Super High Me documents Benson avoiding cannabis for a cleansing period and then smoking and otherwise consuming cannabis every day for 30 days in a row. Benson says that Super High Me is "Super Size Me with cannabis instead of McDonald's". The film also includes interviews with marijuana activists, dispensary owners, politicians and patients who are part of the medical cannabis movement. The DVD was released on April 20, 2008.
Benson underwent various tests to gauge his physical and mental health, first during a 30-day period in which he abstained from cannabis use, then during another 30-day period in which he smoked and ingested cannabis every day. Benson's physician concluded that the effects on Benson's health from his use of cannabis were generally inconsequential. The greatest undesirable changes noted were a weight gain of eight pounds during his "high" month and a significant decrease in his ability to do mental mathematics. His sperm count increased, contrary to what might be expected based on medical studies. His overall score on the SAT increased, mainly due to an increased verbal score.
At the end of the experiment, Benson expressed surprise that he did not acquire any aversion to the drug after such continual use, something which he had predicted at the beginning.
The end credits contain a dedication to Michelle Benjamin, a friend of the filmmakers who was killed in a traffic accident involving a drunk driver.Alex Campbell
Paul F. Tompkins
The star of the film, comedian Doug Benson, said that the conception of the film originated with a joke in his stand-up act, asking, "If there's a movie called Super Size Me about a guy who ate McDonald's every day, why couldn't there be this movie called Super High Me, where I smoke pot every day?" He shared the joke with friend and filmmaker Michael Blieden, who saw potential in producing a film. Producer Alex Campbell wanted to make a film about the burgeoning medical marijuana scene in Los Angeles and ran into Blieden who casually mentioned the Doug Benson project and Campbell seized on it. Six months later the film was in production. Michael Blieden said about the making of the film, "Without Alex the movie would have languished indefinitely." Campbell commented on the film's inception, "I heard the joke and immediately knew it could be a film if Doug was willing to go through with the experiment." When they made the film, Benson ensured that his "antics" were legally tolerated in the state of California. The comedian said of the experience, "It would be difficult for anyone who has obligations to do, so I wouldn't break the law. I didn't operate a motor vehicle for the 30 days of filming. The crew drove me everywhere." The documentary also featured notable cannabis advocates, including Marc Emery, the Canadian "Prince of Pot"; and Dennis Peron, founder of the Cannabis Buyers Club and coauthor of California Proposition 215. The film was reportedly marketed for the same budget as the cost of a two-inch advertisement in The New York Times.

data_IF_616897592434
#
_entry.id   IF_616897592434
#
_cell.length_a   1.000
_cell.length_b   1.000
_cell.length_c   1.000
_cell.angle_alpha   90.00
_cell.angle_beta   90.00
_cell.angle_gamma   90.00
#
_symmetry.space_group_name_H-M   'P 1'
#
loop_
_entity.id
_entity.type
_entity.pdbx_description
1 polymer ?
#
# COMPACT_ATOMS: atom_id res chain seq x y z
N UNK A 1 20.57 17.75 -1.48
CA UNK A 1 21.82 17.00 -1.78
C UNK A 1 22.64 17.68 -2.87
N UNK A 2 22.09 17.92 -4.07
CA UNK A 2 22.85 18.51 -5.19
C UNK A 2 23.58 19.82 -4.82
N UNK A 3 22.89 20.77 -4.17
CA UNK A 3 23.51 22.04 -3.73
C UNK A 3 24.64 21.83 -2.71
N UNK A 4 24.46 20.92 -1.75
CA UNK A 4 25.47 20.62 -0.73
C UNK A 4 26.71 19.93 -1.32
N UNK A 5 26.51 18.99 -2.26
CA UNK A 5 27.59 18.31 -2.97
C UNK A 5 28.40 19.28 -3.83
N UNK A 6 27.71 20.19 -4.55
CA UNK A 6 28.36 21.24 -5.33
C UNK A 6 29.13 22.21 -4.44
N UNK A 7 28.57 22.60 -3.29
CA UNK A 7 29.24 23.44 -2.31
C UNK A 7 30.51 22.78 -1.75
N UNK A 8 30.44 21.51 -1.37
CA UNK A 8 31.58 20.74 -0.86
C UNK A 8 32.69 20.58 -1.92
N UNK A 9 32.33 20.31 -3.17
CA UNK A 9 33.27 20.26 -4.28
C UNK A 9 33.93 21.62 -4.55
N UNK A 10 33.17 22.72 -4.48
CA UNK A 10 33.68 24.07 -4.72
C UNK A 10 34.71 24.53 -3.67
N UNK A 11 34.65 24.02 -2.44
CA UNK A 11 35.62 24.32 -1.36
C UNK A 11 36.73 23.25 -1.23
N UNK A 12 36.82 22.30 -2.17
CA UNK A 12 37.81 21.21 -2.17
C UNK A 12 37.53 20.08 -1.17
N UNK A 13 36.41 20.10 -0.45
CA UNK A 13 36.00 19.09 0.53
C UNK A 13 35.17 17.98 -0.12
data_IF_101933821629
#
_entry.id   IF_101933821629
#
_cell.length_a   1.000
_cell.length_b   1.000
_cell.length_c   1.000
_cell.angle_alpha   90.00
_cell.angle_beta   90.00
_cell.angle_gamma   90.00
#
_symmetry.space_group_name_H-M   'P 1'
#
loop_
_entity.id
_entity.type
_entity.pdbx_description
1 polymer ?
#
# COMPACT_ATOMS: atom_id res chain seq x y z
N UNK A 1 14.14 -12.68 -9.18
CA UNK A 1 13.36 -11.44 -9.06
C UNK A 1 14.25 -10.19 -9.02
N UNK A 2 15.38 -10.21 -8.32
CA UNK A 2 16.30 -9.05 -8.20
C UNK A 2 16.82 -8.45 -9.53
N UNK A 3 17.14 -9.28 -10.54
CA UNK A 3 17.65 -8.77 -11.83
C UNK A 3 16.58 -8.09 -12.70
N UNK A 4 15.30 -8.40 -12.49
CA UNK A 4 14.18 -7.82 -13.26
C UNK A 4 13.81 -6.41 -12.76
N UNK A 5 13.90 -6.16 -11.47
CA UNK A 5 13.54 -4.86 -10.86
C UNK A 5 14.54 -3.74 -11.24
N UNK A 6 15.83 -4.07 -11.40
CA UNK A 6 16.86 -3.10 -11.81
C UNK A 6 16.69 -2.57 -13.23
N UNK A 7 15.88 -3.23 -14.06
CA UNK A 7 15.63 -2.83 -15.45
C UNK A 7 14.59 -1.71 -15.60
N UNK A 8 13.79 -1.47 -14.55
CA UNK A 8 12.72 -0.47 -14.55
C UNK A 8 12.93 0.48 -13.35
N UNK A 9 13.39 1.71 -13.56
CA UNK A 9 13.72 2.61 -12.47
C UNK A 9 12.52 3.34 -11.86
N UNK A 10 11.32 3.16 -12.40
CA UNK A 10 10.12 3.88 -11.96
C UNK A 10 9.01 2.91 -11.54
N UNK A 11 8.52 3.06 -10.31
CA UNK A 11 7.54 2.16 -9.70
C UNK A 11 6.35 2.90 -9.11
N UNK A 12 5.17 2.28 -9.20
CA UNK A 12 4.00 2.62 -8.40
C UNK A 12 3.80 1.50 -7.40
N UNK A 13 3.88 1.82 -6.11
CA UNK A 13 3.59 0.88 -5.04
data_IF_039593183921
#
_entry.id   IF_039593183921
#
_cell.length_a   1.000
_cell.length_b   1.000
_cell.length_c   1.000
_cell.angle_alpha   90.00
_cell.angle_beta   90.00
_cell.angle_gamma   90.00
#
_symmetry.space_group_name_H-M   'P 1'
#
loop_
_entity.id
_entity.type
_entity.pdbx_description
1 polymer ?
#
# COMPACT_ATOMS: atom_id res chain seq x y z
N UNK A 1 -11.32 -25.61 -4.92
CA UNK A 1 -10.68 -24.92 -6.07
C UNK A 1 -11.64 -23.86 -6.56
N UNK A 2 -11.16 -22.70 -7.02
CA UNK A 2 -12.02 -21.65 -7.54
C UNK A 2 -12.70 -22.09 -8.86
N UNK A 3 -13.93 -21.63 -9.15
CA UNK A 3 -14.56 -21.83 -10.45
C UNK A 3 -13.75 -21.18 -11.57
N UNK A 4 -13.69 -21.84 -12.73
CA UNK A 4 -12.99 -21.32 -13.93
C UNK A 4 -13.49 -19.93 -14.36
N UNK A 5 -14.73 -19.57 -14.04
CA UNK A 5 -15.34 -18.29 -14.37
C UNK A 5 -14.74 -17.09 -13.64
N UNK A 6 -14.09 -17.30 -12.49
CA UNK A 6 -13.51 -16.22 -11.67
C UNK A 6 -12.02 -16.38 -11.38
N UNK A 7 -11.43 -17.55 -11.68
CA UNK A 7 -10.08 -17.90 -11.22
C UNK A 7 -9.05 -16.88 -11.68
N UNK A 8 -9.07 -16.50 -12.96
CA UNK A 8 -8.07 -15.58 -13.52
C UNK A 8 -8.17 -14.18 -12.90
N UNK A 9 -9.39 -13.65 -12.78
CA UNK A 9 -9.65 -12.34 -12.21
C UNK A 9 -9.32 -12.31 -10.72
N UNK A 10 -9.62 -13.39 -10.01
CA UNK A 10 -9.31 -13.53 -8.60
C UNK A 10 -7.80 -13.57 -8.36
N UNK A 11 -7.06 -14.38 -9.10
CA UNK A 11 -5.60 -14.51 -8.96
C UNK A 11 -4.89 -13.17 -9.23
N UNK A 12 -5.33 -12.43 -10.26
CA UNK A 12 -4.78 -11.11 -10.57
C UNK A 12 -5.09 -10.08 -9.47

Super High Me had a regional premiere at the South by Southwest film festival in March 2008, where it screened alongside two other marijuana-focused films, Harold & Kumar Escape from Guantanamo Bay and Humboldt County. The documentary premiered to the public in the widest documentary opening ever, screening at over 1,000 venues on April 20, 2008. The release date is 4/20 in American vernacular, intended to reflect the number 420 in cannabis culture. The film was distributed by Red Envelope Entertainment (a distribution arm of Netflix), B-side, and Screen Media Films in a partnership. The companies arranged for grassroots screening events, where people could sign up on a website to receive a free DVD and have a public screening with a group of any size. The aim of the distribution strategy was to encourage later DVD sales.
Frank Scheck of The Hollywood Reporter thought that the documentary consisted of Benson merely "expanding a bit from his stand-up act to strained results". Scheck wrote, "Super High Me mainly is an excuse for a series of comic riffs from its undeniably amusing subject who apparently is a favorite among the stoner crowd." The critic thought that the examination of the issues of medical cannabis and the conflict between the drug policy of California and the drug policy of the United States was "superficial". Mark Rahner of The Seattle Times wrote, "Benson's [stunt] isn't as much of a revelation [as the one in Super Size Me], and it's more amiable than funny." While Rahner applauded the on-screen graphics as "professional caliber", he found the video footage to be "distractingly poor". Rahner concluded, "In the end, this is a weak advocacy film without much to interest anyone else."
Doug Benson is currently suing the filmmakers of the original film to stop a sequel.